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Detail from Konstantin Dmitriyevich Flavitsky's painting, Christian martyrs in the Colosseum.

Confrontation That Counts

Charles E. Moore

Available languages: Français


    Thank you, Charles. A wonderful article. My wife, Debbie, and I live in intentional community in Springfield, MA. We are often asked to teach, preach and talk about life in intentional community. Most people just love the whole "romantic" idea of it . . . until you get to money. WHEW! Watch out. The topic of wealth accumulation and the Gospel's warning against it irritates most Americans, Christian or otherwise. They love to call it communism, but they fail to look more deeply into the topic. Why? Because it threatens their life choices. Gathering personal wealth for your own personal use is not biblical. It cannot be supported. And Debbie and I fully admit to falling far short of Jesus' command in this regard. But the command from the Gospel seems quite clear, "Seek first the Kingdom of God, and all these things shall be added unto you." We are called to seek Him first, and he promises to provide what we NEED. No more. Why can't we see that? We need to be confronted on this issue and others, as well. With the love of Jesus, the church will prevail in spite of the conflicts that arise. Love to all at the Bruderhof from us at the Nehemiah Community in Springfield, MA.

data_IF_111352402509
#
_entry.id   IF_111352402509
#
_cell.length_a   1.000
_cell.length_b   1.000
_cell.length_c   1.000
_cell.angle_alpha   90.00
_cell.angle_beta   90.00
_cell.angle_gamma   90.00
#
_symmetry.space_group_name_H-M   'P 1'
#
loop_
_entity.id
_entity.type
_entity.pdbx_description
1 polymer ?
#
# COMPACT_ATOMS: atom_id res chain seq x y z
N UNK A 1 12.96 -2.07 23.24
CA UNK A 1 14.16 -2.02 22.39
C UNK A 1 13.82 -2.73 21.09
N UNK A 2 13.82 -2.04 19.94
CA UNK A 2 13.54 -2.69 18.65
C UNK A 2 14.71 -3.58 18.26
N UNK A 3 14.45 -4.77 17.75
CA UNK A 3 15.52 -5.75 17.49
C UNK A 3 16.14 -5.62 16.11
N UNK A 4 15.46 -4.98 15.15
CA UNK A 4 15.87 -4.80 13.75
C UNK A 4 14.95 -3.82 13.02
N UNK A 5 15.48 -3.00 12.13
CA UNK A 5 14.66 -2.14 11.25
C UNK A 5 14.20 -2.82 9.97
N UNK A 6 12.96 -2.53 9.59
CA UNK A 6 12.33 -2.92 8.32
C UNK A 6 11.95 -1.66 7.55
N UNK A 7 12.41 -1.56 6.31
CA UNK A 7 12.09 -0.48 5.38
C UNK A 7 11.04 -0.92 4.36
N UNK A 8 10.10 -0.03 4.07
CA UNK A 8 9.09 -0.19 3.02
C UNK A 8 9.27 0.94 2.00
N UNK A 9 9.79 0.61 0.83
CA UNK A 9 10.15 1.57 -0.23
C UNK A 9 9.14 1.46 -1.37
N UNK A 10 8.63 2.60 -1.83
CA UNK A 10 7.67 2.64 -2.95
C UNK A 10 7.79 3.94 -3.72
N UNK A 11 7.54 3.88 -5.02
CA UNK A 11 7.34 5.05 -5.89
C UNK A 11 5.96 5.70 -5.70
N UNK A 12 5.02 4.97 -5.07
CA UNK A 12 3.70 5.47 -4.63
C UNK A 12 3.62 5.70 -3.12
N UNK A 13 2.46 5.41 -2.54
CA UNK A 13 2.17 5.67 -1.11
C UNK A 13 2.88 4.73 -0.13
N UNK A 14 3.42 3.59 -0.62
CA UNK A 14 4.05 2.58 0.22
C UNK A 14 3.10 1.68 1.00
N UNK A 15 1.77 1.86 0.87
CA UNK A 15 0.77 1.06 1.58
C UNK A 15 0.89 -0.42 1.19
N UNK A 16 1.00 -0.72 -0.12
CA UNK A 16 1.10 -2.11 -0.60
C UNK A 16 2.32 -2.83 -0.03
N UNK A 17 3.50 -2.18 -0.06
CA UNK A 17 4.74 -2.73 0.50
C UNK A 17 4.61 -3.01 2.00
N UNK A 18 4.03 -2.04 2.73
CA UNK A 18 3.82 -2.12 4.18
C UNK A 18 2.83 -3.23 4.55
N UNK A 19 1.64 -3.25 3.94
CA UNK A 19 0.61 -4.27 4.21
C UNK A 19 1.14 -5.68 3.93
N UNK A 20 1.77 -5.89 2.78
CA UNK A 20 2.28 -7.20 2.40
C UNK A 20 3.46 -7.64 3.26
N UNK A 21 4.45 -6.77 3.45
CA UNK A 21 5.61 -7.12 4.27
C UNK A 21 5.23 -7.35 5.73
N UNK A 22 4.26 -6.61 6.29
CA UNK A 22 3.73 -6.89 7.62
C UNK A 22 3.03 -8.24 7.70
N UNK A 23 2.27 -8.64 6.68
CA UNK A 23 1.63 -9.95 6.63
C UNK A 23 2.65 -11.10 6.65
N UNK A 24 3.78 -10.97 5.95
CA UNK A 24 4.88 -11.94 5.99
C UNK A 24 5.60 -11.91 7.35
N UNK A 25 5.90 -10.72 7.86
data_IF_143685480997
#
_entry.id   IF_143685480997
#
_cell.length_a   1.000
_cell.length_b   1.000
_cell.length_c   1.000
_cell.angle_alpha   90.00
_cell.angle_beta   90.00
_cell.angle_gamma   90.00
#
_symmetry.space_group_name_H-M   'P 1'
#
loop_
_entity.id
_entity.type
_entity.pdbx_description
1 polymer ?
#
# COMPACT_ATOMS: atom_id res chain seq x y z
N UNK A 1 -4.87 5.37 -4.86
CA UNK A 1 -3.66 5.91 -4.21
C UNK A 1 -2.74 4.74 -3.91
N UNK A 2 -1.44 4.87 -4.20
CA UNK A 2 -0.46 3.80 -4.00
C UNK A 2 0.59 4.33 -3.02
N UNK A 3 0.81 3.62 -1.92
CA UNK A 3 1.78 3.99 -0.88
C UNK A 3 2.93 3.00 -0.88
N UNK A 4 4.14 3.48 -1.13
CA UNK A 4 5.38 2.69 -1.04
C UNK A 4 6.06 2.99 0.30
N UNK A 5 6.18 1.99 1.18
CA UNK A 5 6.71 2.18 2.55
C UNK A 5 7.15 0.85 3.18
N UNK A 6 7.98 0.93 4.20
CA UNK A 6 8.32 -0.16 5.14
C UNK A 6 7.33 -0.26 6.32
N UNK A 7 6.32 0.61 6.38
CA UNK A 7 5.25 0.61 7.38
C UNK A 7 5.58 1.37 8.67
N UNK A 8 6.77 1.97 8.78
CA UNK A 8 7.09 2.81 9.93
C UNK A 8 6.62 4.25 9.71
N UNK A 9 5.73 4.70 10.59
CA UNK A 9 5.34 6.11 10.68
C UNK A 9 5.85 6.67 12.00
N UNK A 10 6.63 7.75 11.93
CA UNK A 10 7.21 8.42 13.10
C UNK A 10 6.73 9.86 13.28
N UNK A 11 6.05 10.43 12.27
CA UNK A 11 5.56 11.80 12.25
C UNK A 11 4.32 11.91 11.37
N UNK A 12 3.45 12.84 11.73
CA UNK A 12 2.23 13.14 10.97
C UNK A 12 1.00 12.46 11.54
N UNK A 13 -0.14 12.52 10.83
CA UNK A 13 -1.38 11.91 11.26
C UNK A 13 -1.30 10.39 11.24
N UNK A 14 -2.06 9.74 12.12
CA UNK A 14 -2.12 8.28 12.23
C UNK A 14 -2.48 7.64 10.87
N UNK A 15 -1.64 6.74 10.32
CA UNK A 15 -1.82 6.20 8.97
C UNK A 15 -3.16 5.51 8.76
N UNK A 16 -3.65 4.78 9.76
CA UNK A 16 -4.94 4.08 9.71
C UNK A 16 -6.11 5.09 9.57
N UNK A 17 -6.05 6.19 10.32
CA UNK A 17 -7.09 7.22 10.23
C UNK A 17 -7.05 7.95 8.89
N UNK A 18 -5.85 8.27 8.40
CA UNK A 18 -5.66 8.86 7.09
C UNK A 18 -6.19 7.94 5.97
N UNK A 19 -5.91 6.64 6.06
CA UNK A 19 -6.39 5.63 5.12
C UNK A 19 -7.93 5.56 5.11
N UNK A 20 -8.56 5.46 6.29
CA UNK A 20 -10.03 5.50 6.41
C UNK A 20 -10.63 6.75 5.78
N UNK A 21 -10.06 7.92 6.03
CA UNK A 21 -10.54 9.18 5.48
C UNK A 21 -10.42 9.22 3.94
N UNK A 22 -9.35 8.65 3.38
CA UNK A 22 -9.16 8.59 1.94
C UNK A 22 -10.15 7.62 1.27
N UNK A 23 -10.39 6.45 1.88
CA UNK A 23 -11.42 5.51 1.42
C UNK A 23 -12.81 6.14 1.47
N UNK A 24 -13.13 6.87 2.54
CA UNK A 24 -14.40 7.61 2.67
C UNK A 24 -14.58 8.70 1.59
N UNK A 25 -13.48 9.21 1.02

• Donald Zappone

    Thank you for your words that go directly to the heart of the Gospel. Oh, to keep the passionate and radical words and life of Jesus before us so that we might live likewise.

  • John and Jan Cordes

    My husband is a pastor and I find the churches he pastors(ed) tend to be mostly stuck in the"Where is the money we need to function..." instead of just reaching out to those in need. When something makes them uncomfortable they tend to just ignore it in hopes it will go away. They don't want to be challenged to go to the uncomfortable places of life. It is actually quite frustrating! Then they wonder why they are dying as a church. It makes me sad.